GUARDIAN'S BOND

Know all Men by these Presents, That we, Timothy Creeden, John H. Siebert, Henry Beathler, are held and firmly bound unto the state of Ohio, in the sum of five hundred Dollars, for the payment of which we do hereby jointly and severally bind ourselves, our heirs, executors, and administrators.
   Sealed with our seals, and dated at Celina this 5th day of October A.D. 1887.
   The condition of the above obligation is such, that, whereas, the above bound Timothy Creeden has been appointed by the Probate Court of Mercer County, Ohio, guardian of the person and estate of Rosannah Creeden, an imbecile, aged about 32 years June 1887.
   Child of Patrick Creeden deceased late of Clinton Co. O. which appointment the said Timothy Creeden has accepted.
   Now if the said Timothy Creeden will faithfully discharge all his duties as such guardian, as is required by law, then the above obligation to be void, otherwise to remain in full force.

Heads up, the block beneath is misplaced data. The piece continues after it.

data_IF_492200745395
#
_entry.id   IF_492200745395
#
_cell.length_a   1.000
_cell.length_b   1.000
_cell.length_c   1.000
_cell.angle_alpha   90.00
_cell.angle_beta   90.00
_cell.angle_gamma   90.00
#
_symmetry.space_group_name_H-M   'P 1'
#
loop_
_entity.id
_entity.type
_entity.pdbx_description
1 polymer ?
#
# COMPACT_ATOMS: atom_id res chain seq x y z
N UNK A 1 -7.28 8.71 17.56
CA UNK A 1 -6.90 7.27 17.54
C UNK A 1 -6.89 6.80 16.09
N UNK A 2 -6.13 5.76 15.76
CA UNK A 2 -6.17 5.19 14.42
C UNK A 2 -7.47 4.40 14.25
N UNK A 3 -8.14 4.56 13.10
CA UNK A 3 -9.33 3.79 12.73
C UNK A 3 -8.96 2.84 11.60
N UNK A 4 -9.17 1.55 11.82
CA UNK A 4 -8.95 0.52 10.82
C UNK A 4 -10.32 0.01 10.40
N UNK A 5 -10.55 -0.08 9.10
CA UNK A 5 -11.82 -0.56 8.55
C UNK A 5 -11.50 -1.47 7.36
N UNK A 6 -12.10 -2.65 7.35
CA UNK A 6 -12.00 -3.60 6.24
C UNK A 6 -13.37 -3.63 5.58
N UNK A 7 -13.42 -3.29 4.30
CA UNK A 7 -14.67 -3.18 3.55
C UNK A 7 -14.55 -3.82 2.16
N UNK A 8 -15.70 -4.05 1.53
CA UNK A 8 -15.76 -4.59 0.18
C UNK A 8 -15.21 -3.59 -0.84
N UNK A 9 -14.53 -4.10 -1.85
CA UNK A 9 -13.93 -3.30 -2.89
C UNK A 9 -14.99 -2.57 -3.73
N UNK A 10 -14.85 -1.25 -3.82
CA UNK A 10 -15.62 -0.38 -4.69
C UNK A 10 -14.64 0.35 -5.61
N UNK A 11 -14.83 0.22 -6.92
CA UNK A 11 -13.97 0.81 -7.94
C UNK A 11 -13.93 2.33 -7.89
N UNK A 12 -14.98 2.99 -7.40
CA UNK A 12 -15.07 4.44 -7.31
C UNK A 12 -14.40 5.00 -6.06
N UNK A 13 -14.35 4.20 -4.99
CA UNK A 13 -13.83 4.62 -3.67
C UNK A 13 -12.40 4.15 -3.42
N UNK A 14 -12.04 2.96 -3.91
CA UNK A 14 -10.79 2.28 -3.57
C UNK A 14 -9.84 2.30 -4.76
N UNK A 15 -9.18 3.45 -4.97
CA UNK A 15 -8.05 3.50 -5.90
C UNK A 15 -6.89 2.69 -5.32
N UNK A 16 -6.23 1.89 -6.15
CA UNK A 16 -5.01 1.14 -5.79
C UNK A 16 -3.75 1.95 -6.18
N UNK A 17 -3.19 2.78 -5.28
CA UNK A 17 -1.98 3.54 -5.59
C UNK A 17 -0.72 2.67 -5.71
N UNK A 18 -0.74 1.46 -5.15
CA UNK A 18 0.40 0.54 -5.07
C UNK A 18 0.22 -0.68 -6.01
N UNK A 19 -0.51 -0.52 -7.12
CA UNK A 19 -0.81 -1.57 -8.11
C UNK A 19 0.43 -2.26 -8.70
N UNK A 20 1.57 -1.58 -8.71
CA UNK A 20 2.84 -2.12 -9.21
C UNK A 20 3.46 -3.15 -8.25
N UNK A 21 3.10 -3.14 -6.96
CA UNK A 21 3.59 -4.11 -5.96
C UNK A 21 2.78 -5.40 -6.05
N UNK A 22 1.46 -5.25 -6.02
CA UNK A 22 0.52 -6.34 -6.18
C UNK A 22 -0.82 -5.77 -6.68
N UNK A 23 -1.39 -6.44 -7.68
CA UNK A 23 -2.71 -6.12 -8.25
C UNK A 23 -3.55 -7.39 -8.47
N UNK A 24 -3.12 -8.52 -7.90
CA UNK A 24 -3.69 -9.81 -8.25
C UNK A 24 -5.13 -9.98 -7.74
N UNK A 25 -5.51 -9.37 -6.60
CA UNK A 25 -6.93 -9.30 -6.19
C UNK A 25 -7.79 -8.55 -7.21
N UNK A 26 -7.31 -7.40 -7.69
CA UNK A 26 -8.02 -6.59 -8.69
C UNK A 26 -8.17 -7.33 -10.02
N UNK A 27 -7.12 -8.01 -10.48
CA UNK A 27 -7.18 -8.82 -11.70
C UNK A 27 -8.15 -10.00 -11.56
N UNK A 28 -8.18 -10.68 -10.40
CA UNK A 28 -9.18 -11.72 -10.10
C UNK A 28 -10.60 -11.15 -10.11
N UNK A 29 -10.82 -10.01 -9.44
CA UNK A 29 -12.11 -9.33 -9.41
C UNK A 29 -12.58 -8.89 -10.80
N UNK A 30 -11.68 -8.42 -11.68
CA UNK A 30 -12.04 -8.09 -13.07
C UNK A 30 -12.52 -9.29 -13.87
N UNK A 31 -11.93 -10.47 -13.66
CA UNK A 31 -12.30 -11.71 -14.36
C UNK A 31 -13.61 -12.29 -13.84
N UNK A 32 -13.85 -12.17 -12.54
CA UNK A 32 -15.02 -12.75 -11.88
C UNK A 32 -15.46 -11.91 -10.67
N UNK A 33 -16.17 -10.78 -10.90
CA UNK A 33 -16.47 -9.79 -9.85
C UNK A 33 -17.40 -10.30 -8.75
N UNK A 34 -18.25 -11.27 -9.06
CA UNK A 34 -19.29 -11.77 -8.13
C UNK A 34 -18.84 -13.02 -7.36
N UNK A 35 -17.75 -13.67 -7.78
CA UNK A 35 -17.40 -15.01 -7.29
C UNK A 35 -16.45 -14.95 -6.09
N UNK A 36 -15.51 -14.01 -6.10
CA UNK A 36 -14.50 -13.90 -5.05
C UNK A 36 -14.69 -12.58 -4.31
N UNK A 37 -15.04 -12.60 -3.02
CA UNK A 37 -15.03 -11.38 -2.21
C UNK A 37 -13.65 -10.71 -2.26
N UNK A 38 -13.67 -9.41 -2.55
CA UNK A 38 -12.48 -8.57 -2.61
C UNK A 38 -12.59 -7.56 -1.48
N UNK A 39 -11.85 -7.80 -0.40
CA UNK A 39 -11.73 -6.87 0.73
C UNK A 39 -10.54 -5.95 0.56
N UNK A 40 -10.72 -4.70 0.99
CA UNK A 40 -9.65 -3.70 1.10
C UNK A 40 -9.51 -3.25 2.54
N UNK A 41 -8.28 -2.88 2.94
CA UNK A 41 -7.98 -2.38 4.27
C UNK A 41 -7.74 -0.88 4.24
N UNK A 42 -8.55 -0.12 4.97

This bond approved in open Court, this 5th day of October A.D. 1887.

The document is signed by Timothy Creeden, John H. Siebert, Henry Beathler, and H.H. Pulskamp, Probate Judge.

========================================================================

THE STATE OF OHIO, Mercer County,
I, Timothy Creeden Guardian of Rosannah Creeden an imbecile do solemnly swear and affirm that I will faithfully and honestly discharge the duties upon me as such guardian, as I will answer to God.

Signed Timothy Creeden
Sworn to and subscribed before me this 4th day of October A.D. 1887.
Signed H.H. Pulskamp
Probate Judge

Amanuensis Monday is a daily blogging theme which encourages the family historian to transcribe family letters, journals, audiotapes, and other historical artifacts.